Jelynn Dela Cruz youngest woman MLA in MB history

Former UMSU president is second youngest MLA elected in Manitoba

Jelynn Dela Cruz, born and raised in Winnipeg’s Radisson riding, is 23 years old. When Ed Schreyer was elected as the youngest MLA in Manitoba’s history, he was 22.

Last Tuesday, Dela Cruz, a former UMSU president, was elected MLA for Radisson, becoming the second youngest MLA in Manitoba’s history and the youngest woman ever elected to the legislature in the province.

Last Tuesday’s race saw Manitoba New Democratic Party (NDP) candidate Dela Cruz defeat two-term Manitoba Progressive Conservative (PC) incumbent and Minister of Consumer Protection and Government Services James Teitsma by a margin of over 1,100 votes. Dela Cruz rode an orange wave that ousted the PCs and handed the NDP a majority government.

Dela Cruz called it “humbling in a way” to be one of the youngest people ever elected in Manitoba politics, and said she hopes someone breaks her record in future.

“I am just honoured to be the person at the table when it comes to discussing solutions for a lot of the challenges that us youth have inherited,” she said.

Student politics and provincial advocacy went hand-in-hand for Dela Cruz. She got involved amid protests against Bill 31 — a piece of PC government legislation that lifted a cap on tuition increases. She said she attended a Canadian Federation of Students rally weeks before she began her first class at university.

“For me it was outrageous that so many sweeping changes were being made to post- secondary after we’d just seen those same changes be proposed to health care,” she explained.

“It kind of set the tone for what was to come in the future years of the Conservative government that we managed to defeat in this election.”

Dela Cruz believes her time at UMSU helped her become familiar with the various political entities working in Manitoba and the process of lobbying and policy research.

During her time with the student union, she helped found the Manitoba Alliance of Post-Secondary Students, a provincial student advocacy group that represents more than 72,000 students, alongside former UMSU vice-president advocacy Kristin Smith.

“I think that really provided a taste of what it would be like in the legislature and speaking to even larger widespread policy,” she said.

She also highlighted the opportunities she had as UMSU president “to sit across the table — of course, over Zoom for the most part” from government ministers and opposition representatives with viewpoints across the political spectrum.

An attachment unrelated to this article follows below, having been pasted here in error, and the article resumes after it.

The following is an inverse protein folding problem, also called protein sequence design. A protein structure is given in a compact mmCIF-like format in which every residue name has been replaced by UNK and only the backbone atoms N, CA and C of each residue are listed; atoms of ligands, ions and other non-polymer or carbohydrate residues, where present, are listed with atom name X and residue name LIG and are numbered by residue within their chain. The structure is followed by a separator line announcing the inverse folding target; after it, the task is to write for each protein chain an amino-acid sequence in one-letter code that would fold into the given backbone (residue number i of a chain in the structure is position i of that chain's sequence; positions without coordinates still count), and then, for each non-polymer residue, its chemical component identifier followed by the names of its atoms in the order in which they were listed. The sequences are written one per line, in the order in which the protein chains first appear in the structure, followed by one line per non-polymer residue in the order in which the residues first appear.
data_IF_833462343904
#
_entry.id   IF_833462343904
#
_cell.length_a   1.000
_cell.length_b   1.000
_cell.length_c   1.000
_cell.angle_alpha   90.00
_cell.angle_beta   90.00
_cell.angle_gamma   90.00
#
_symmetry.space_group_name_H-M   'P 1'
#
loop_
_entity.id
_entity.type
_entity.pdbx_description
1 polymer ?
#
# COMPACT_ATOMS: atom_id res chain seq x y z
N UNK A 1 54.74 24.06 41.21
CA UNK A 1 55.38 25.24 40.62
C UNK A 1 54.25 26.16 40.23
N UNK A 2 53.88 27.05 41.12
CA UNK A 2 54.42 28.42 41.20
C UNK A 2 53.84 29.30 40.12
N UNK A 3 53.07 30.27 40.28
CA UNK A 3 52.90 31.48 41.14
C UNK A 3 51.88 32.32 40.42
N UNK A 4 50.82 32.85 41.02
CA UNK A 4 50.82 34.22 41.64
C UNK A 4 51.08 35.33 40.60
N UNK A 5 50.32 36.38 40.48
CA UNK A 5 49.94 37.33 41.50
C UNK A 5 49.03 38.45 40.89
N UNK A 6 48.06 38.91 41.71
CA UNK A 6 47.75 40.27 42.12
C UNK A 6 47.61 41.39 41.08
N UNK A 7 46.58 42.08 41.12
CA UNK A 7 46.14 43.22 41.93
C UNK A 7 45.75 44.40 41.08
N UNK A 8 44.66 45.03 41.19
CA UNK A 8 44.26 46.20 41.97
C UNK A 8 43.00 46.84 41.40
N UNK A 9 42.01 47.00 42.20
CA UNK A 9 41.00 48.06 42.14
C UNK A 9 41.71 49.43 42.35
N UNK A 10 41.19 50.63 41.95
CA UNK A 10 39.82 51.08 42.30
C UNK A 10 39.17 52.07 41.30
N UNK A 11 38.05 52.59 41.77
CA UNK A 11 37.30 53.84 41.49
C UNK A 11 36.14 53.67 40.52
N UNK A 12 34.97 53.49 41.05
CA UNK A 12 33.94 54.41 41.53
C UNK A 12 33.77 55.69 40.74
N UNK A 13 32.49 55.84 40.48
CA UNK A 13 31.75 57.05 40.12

Dela Cruz also served on the U of M board of governors and senate, along with the university’s Equity, Diversity and Inclusion Task Force and COVID-19 Steering Committee.

After UMSU, she also worked for L’Arche Winnipeg, a charitable organization that provides supports such as job training for people with intellectual disabilities.

Dela Cruz said one common trend she has encountered throughout her involvement in politics “is that a lot of folks around our age are unfortunately apathetic.”

“Meanwhile, there’s a whole lot of good that we can do together when we speak up for the things that concern us and the things that we’re passionate about,” she said.

“The youth as a whole have the potential to shape our future, not tomorrow, but today, and it’s a matter of motivating each other and bringing as many of our friends along for the ride as possible.”

Dela Cruz noted that student and provincial politics deal with many of the same issues, such as the rising cost of living and access to health care.

“Many international students to this day don’t have access to the public health-care system and that’s something that the NDP has vowed to bring back,” she said.

The PC government repealed legislation that granted international students free access to universal health care in 2018.

Dela Cruz said young people hoping to get involved in politics should consider what impacts them personally, as well as their communities and the rest of society, and should think about how these issues are interrelated.

“Us university students, we are a good example of people that need support in this community or in this province, and there’s a lot of inspiration and a lot of emotion that can be channelled for change through our own personal experiences.”